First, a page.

Ethiopian lawmakers have replaced anti-terrorism legislation that had drawn criticism from rights activists, although Amnesty International said the new version still had the potential to be used against government critics.

The new law, adopted Thursday, removes text invoked to arrest scores of journalists and politicians over the years.

A vaguely-worded provision to punish acts "encouraging terrorism" has been axed in favour of more specific language targeting "incitement".

The new version also guarantees workers' right to strike even if they "obstruct public services", an offence the law otherwise classifies as terrorism.

But the law also criminalises the vague act of "intimidation to commit a terrorist act."

And it empowers lawmakers to identify and ban terrorist organisations, a move used in the past to outlaw opposition parties.

"I can see that there are some pro-human rights developments in the new law," Amnesty International researcher Fisseha Tekle told AFP Friday.

Ethiopian Prime Minister Abiy Ahmed, pictured last month after receiving the Nobel Peace Prize in Oslo
Ethiopian Prime Minister Abiy Ahmed, pictured last month after receiving the Nobel Peace Prize in Oslo AFP / Fredrik VARFJELL

He added, however, that there was also "potential for abuse".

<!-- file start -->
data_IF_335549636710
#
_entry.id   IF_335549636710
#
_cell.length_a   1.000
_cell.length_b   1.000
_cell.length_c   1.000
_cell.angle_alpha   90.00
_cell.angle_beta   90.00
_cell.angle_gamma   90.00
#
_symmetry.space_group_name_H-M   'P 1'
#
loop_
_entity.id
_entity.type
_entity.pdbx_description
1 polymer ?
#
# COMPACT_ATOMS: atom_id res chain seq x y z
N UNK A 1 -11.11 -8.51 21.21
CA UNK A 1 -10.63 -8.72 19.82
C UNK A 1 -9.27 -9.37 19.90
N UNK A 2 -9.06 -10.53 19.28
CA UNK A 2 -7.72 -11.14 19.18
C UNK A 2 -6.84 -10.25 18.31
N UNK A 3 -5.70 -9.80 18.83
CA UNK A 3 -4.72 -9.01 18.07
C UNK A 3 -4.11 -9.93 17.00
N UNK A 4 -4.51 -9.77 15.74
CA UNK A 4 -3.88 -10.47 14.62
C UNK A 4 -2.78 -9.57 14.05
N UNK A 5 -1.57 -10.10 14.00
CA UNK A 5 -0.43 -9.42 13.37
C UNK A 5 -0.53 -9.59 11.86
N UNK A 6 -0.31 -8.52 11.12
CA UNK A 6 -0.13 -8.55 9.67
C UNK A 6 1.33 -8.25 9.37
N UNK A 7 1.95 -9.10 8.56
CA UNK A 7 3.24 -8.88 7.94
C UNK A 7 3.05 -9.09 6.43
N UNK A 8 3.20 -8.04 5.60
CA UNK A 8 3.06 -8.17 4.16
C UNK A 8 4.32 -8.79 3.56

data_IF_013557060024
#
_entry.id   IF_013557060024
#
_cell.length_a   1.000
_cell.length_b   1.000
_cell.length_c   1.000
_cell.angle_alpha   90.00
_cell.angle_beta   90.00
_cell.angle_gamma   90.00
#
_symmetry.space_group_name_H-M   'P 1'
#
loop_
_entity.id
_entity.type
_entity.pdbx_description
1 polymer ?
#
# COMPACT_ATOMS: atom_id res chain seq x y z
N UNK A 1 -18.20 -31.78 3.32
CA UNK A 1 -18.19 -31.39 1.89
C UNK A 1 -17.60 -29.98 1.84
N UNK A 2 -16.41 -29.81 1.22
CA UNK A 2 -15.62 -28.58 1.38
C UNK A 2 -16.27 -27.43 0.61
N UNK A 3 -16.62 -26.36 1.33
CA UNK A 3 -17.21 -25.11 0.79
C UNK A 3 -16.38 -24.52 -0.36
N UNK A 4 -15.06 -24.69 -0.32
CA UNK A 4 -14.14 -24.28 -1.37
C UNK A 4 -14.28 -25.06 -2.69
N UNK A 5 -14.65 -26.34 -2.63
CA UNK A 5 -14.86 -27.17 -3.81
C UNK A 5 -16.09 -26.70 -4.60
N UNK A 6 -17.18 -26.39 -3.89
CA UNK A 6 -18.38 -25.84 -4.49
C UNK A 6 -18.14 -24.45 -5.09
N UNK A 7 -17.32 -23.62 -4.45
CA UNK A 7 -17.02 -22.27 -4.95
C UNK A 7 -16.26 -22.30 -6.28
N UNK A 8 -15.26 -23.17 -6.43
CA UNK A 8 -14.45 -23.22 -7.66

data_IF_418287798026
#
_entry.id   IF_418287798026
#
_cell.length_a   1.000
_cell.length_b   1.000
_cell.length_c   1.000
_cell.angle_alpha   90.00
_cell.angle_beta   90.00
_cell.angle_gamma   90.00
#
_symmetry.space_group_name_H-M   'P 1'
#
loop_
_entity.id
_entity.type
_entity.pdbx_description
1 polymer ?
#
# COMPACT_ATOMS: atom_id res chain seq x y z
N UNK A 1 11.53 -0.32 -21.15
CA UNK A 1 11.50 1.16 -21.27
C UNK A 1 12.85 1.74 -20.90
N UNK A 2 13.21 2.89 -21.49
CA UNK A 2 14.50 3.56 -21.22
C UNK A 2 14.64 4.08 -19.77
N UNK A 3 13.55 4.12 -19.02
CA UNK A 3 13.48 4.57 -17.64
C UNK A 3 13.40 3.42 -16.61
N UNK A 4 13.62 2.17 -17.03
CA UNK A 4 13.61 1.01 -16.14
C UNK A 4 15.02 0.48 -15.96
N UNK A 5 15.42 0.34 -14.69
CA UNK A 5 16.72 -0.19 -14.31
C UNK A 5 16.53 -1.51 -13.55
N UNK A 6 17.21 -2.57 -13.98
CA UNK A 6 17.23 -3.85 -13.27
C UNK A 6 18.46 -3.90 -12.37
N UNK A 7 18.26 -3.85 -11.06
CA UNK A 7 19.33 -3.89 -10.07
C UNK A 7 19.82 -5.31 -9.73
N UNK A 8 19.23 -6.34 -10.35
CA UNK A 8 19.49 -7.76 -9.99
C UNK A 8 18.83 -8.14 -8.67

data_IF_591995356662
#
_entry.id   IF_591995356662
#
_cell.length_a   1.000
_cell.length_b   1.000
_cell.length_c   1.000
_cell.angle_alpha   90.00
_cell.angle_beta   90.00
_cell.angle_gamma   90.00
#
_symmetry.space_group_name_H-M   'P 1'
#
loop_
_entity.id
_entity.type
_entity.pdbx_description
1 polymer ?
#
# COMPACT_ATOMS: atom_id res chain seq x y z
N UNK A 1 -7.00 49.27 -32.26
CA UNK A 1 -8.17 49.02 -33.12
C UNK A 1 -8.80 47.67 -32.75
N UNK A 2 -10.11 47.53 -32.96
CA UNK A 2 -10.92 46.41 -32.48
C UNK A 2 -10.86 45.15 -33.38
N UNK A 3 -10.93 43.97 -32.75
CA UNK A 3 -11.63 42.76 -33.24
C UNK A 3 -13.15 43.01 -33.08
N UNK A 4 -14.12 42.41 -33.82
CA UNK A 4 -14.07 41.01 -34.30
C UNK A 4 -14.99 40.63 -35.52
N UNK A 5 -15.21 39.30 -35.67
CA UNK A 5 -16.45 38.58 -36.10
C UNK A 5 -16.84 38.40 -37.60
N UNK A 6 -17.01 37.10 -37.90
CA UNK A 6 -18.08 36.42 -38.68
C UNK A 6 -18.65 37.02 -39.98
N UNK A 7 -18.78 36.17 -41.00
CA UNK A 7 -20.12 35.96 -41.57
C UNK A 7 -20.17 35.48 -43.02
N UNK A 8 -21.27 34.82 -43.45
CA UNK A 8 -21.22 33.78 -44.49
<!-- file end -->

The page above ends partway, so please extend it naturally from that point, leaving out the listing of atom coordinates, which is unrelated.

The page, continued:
Prime Minister Abiy Ahmed, this year's Nobel Peace Prize laureate, has received accolades for political reforms including lifting bans on political parties, but the original anti-terrorism law passed in 2009 has remained in use.

After five high-ranking political and military leaders were assassinated in June 2019, hundreds of people were held under the anti-terrorism law, Fisseha said.

The new law notes that the old version had "loopholes which produced a negative effect on the rights and freedoms of citizens" and needed to be revised.

Opposition politician Merera Gudina told AFP Friday that it was too early to tell what the effects of the new law would be.

"We fear ruling party functionaries used to old habits could use the new law to target opponents," he said.

Under the new law, lethal acts of terrorism can be punished with the death penalty or prison sentences of 15 years to life, terms that are broadly consistent with the old law.

Terrorism acts that cause "serious bodily injury" or property damage can fetch prison terms of 10 to 18 years.